John O'Leary is a former GOVERNING contributor. He is co-author of "If We Can Put a Man on the Moon: Getting Big Things Done in Government."E-mail: firstname.lastname@example.org
Colleague and BFC contributor Stephen Goldsmith has a fascinating column in the Wall Street Journal. Goldsmith argues that while the original Progressives of the early 20th century were motivated by a concern for the little guy, the legacy rules of the Progressive Era are crippling government operations.
Goldsmith contends that "the very rules that once enhanced accountability, transparency and efficiency now stifle the creativity of public-sector workers and reduce the ability of public investments to create opportunities for citizens -- outcomes precisely the opposite of those intended by Progressive Era reformers."
The Progressive Era introduced a set of rules reforms, including Civil Service testing and procurement reforms, that were intended to professionalize public service and reduce corruption. At the time, these rules were a big improvement over the cronyism of Boss Tweed and Tammany Hall. Today, however, it is the politically privileged who are using the rules to protect their well-feathered nests. Writes Goldsmith:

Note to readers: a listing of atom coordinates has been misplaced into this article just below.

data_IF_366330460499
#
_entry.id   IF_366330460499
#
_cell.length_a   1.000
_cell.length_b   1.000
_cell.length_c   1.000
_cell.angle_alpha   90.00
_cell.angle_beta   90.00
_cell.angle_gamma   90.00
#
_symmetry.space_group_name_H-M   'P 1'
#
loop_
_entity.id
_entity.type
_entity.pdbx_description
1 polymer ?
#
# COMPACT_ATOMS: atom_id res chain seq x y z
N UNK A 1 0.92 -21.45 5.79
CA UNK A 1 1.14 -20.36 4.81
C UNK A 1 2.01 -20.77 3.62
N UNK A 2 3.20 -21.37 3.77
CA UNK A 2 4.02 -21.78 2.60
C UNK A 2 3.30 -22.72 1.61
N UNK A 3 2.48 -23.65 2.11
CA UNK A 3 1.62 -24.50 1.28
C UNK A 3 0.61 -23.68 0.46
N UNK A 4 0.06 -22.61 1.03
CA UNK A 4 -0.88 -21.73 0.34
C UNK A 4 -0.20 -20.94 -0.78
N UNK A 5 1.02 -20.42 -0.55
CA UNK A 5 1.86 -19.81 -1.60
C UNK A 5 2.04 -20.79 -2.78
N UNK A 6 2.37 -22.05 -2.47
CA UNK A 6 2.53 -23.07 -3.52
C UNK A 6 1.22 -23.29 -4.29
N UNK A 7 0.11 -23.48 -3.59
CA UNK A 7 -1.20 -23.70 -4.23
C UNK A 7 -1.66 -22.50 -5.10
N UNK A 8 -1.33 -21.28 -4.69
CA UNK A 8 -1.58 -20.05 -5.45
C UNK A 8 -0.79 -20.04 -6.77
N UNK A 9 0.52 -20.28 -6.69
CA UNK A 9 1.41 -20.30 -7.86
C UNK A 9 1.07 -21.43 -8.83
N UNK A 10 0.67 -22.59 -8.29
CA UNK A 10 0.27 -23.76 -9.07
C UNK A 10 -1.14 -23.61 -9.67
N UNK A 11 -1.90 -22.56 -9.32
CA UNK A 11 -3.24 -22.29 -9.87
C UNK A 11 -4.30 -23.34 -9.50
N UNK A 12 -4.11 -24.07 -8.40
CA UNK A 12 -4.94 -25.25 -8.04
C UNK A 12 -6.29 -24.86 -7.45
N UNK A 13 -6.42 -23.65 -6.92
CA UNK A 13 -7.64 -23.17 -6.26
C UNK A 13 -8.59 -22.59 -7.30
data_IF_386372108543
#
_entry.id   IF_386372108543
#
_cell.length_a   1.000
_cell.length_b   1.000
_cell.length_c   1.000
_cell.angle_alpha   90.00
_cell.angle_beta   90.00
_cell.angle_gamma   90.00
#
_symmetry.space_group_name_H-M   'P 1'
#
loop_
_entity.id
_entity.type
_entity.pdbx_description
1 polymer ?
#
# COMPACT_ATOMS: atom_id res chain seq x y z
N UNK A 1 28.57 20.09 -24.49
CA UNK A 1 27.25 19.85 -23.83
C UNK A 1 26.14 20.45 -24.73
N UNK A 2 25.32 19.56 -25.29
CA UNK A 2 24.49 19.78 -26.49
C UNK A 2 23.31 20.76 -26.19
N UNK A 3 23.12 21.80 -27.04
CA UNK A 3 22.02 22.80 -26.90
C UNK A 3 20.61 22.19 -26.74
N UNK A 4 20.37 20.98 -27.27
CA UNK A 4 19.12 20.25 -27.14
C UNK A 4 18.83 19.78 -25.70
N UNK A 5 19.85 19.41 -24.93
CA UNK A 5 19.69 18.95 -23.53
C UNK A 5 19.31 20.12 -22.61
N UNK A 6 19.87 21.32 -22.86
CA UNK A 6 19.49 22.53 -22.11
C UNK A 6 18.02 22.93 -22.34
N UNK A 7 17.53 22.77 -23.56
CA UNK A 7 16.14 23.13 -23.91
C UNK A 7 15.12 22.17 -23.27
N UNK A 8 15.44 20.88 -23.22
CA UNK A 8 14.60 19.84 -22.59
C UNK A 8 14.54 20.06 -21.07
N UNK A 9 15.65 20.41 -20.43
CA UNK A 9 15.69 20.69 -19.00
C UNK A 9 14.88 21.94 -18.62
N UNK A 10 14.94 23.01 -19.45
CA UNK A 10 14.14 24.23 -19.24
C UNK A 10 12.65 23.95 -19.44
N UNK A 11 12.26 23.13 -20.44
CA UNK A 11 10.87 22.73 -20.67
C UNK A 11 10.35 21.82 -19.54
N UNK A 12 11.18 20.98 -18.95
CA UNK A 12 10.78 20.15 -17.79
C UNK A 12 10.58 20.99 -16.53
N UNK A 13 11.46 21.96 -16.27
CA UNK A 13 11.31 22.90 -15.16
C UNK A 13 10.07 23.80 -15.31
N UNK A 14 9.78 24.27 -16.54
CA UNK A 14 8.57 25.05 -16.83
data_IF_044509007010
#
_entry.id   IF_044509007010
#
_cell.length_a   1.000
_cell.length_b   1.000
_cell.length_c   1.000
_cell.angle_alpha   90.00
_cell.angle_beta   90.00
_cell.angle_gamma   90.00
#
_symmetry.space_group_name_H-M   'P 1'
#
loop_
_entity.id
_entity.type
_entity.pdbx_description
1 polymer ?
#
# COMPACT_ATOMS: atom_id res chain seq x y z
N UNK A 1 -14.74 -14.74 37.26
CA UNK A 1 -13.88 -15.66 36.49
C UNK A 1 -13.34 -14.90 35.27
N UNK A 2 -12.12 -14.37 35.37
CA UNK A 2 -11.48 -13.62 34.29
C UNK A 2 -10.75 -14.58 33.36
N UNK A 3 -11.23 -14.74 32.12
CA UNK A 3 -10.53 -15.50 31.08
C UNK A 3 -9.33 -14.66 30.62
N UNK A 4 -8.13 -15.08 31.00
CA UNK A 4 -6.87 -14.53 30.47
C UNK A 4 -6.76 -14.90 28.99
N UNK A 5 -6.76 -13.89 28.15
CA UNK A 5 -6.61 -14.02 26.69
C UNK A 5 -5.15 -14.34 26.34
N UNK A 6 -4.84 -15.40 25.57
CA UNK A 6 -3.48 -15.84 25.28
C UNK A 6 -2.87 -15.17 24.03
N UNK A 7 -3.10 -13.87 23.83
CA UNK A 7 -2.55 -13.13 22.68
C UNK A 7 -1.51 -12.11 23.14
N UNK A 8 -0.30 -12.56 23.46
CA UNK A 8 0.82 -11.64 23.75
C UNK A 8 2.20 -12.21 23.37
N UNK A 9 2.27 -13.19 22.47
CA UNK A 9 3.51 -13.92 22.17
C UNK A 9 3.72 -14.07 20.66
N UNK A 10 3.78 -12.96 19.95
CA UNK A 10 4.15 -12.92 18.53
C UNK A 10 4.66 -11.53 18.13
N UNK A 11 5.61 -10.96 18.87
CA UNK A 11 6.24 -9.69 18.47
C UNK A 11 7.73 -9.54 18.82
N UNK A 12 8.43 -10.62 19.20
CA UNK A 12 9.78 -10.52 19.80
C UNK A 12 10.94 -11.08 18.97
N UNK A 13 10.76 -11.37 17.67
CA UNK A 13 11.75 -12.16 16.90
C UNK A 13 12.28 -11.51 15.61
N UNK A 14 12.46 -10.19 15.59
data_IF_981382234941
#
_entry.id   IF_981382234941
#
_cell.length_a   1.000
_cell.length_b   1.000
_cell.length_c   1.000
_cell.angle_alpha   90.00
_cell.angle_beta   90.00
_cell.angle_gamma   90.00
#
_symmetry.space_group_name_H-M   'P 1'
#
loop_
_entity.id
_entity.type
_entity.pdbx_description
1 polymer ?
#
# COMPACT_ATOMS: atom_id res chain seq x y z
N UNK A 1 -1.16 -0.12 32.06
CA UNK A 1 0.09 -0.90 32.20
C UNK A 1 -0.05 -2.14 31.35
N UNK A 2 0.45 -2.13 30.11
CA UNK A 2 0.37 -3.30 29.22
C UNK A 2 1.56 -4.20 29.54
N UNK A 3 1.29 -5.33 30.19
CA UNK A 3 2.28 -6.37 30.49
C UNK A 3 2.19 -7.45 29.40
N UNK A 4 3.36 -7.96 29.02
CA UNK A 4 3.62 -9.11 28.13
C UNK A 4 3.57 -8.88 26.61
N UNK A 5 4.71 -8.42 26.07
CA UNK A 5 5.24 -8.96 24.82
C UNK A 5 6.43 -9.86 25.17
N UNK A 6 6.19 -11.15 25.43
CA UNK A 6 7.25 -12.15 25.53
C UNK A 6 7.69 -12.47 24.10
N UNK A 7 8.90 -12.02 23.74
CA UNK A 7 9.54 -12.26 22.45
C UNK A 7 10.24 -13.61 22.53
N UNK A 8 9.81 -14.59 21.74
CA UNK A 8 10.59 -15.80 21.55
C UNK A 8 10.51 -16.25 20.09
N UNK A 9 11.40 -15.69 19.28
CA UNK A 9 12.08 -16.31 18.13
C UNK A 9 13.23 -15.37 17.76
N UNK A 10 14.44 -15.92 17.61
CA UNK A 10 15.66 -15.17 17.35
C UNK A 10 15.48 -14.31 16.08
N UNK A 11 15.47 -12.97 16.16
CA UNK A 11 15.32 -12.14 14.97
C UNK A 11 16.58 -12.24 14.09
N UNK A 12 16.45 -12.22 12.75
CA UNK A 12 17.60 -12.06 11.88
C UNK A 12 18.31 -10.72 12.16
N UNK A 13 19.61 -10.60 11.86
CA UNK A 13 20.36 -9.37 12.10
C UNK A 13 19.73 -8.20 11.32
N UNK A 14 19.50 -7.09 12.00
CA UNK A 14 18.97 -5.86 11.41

"[I]n many cases special interests are working in the bureaucracy, using Progressive Era rules to protect the status quo and themselves. Recent efforts to trim approximately 150 laborers, carpenters and electricians from city hospitals, for example, were halted by a lawsuit brought by the unions. In a city facing a multibillion-dollar deficit, every nonessential dollar spent is a dollar less available for hospital care -- or shelter for the homeless, or police for troubled neighborhoods. In a word, these special-interest interventions ultimately lead to socially regressive results.
For cities to survive, we need a post-progressive approach in which the efficient creation of the common good is the shared goal of labor, management and citizens alike."
Currently serving as Deputy Mayor of New York City, Goldsmith has been waging an effort to root out wasteful rules and red tape. The "Simplicity" initiative recently launched by Mayor Bloomberg is an attempt to embrace innovation and customer service. Right now, however, New York City is deeply embedded in the Progressive Era thinking of 100 years ago. Stay tuned.
Goldsmith's column can be found here.